Consider other measures for safety
To stay reasonably safe, consider keeping deposits within insured limits per tax ID number, diversify deposits, and consider other short-term investment options that probably offer better yields like money market funds and T-Bills.
Additionally, the Certificate of Deposit Account Registry Service (CDARS) can be used to work around FDIC insurance limits. A CDARS placement and custodial agreement invests money through a network of members distributing your CD holdings to various banks in order to stay below FDIC limits at each member bank. You could use this to place millions of dollars and still be FDIC protected, however you are still limited by the rules and illiquidity provisions that come with certificates of deposit (CDs).
For many of our families with large sums of personal or business cash Running Point has recommended portfolios of Treasury Bills (T-Bills) from 1 to 6 months in maturity based on individual liquidity needs. Depending on how they are laddered, the T-Bill portfolios can yield approximately 0.75% to 1.5% more than some money market accounts and T-Bill income is not subject to state income tax whereas bank deposit income, bank CD income, and some of the higher yielding money market accounts that invest in short-term corporate and foreign securities are subject to state income tax. That can make a huge after-tax income difference for our families in high-tax states like California or New York.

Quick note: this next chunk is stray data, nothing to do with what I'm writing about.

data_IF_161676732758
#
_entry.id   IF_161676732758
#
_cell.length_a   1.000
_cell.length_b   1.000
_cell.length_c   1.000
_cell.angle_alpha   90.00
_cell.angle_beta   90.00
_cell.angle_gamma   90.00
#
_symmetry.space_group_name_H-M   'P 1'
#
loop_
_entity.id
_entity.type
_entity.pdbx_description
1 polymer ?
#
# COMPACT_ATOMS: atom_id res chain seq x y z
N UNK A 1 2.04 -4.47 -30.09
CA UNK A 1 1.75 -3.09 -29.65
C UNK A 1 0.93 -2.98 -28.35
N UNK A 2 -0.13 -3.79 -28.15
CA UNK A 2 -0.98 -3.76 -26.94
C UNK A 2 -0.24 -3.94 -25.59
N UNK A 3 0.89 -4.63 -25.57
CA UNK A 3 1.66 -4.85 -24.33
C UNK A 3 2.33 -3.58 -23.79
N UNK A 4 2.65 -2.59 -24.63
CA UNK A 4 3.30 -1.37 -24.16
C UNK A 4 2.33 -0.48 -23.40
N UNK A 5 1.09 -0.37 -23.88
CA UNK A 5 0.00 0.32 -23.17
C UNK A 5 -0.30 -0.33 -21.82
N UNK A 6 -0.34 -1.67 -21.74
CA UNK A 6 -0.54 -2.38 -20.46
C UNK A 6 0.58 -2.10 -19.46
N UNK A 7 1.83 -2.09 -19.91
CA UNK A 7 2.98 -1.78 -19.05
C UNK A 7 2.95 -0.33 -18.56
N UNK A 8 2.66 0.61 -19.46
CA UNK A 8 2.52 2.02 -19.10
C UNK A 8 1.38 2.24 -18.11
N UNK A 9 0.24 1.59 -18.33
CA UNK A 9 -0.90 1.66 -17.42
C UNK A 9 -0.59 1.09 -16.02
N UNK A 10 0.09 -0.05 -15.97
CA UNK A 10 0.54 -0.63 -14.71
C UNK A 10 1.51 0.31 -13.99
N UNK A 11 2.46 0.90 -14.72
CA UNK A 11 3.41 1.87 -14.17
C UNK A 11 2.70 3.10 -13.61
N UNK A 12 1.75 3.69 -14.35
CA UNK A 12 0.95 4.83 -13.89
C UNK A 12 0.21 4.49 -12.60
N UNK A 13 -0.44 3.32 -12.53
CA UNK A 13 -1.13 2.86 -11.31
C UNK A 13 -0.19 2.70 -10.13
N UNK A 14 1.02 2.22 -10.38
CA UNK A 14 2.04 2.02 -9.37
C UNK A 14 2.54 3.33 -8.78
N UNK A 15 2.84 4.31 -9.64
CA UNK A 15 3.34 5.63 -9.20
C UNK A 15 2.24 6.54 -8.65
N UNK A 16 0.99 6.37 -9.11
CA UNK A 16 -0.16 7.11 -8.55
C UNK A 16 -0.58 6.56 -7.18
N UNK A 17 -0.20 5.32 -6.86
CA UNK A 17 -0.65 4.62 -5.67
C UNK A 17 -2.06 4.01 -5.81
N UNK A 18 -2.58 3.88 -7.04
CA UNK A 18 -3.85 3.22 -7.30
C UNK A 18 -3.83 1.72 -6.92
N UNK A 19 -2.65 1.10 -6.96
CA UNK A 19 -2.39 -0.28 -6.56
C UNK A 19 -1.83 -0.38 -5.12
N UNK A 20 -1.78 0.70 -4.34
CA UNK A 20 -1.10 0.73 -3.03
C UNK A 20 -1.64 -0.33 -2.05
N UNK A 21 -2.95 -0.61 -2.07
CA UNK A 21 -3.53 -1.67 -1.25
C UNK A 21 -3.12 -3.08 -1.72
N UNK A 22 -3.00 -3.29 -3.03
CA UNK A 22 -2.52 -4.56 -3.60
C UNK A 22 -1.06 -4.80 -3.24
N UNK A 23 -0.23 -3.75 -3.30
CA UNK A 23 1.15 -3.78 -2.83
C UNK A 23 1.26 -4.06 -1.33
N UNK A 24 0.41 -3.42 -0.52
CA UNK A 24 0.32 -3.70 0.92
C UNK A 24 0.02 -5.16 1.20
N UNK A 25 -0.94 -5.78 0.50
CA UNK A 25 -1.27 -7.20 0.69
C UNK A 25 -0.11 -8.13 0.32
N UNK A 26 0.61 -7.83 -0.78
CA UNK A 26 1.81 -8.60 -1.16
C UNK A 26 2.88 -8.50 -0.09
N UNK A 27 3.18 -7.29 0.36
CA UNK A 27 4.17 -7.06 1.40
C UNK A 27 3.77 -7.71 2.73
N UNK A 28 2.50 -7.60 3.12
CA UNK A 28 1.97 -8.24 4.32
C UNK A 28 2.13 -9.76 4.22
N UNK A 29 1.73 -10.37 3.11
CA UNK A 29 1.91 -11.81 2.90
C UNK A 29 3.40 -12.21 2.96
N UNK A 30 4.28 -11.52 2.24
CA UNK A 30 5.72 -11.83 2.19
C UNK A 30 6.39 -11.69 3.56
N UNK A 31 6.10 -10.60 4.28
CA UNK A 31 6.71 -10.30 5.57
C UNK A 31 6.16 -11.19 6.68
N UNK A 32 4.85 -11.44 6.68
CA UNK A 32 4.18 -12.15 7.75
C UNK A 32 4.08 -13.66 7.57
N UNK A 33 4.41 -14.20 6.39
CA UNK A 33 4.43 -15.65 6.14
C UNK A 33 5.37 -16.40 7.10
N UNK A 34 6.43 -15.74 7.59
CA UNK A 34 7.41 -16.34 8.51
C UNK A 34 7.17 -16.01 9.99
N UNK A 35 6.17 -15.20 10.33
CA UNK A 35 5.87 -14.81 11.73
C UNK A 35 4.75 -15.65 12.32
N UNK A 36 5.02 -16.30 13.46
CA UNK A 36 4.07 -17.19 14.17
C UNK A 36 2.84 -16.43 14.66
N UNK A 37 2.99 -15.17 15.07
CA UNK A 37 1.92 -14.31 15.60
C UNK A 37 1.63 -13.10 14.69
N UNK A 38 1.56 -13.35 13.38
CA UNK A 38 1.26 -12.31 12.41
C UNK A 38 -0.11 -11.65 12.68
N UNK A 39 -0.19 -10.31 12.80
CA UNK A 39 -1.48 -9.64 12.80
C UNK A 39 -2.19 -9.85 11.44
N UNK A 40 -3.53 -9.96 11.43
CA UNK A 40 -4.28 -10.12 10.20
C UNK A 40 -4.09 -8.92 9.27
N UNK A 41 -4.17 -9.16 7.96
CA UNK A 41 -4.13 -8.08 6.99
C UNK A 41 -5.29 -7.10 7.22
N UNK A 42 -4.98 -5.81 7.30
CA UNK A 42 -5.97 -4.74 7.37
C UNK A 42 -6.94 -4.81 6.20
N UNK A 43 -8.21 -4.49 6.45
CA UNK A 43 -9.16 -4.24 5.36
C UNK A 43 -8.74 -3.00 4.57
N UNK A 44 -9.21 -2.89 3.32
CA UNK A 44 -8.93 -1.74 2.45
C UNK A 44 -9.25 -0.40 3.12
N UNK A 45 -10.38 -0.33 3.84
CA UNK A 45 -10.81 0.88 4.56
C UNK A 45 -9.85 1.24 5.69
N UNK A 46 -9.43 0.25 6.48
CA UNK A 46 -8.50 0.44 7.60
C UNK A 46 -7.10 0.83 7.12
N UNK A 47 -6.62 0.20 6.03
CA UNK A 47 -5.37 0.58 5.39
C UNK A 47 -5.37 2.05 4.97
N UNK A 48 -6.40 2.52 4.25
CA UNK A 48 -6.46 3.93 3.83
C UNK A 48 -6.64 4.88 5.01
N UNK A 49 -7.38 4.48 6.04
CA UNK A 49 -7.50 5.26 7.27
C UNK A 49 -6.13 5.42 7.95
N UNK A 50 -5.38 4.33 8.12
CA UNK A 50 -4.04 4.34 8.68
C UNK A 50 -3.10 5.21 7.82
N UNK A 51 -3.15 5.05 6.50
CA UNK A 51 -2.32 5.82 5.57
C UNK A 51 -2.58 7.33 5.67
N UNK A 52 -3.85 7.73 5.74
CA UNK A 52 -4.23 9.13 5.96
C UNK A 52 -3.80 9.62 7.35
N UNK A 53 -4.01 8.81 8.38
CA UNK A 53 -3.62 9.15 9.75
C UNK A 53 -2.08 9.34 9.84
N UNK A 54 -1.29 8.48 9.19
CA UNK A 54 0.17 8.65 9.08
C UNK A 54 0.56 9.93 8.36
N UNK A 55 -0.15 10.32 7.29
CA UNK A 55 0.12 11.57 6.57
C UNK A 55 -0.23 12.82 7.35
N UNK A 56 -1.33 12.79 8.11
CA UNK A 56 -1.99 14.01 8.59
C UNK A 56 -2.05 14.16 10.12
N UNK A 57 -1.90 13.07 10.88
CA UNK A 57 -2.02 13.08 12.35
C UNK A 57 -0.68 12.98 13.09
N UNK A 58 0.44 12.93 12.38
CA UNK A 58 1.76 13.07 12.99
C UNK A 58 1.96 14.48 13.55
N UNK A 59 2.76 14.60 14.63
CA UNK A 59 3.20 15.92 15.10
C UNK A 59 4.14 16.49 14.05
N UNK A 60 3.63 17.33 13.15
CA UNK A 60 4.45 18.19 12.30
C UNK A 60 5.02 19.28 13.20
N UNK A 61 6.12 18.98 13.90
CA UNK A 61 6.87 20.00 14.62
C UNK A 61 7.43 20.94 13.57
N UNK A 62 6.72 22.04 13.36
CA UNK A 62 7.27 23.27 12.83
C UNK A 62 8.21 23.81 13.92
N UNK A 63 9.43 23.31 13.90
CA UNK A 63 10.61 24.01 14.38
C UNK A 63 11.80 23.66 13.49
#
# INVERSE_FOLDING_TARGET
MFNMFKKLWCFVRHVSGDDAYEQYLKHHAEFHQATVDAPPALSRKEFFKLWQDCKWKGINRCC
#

Quoted article excerpts are below:
In 2018, the amount of cash reserves banks were required to have under Dodd-Frank was lowered with passage of the Economic Growth, Regulatory Relief, and Consumer Protection Act (EGRRCPA) by the Trump administration.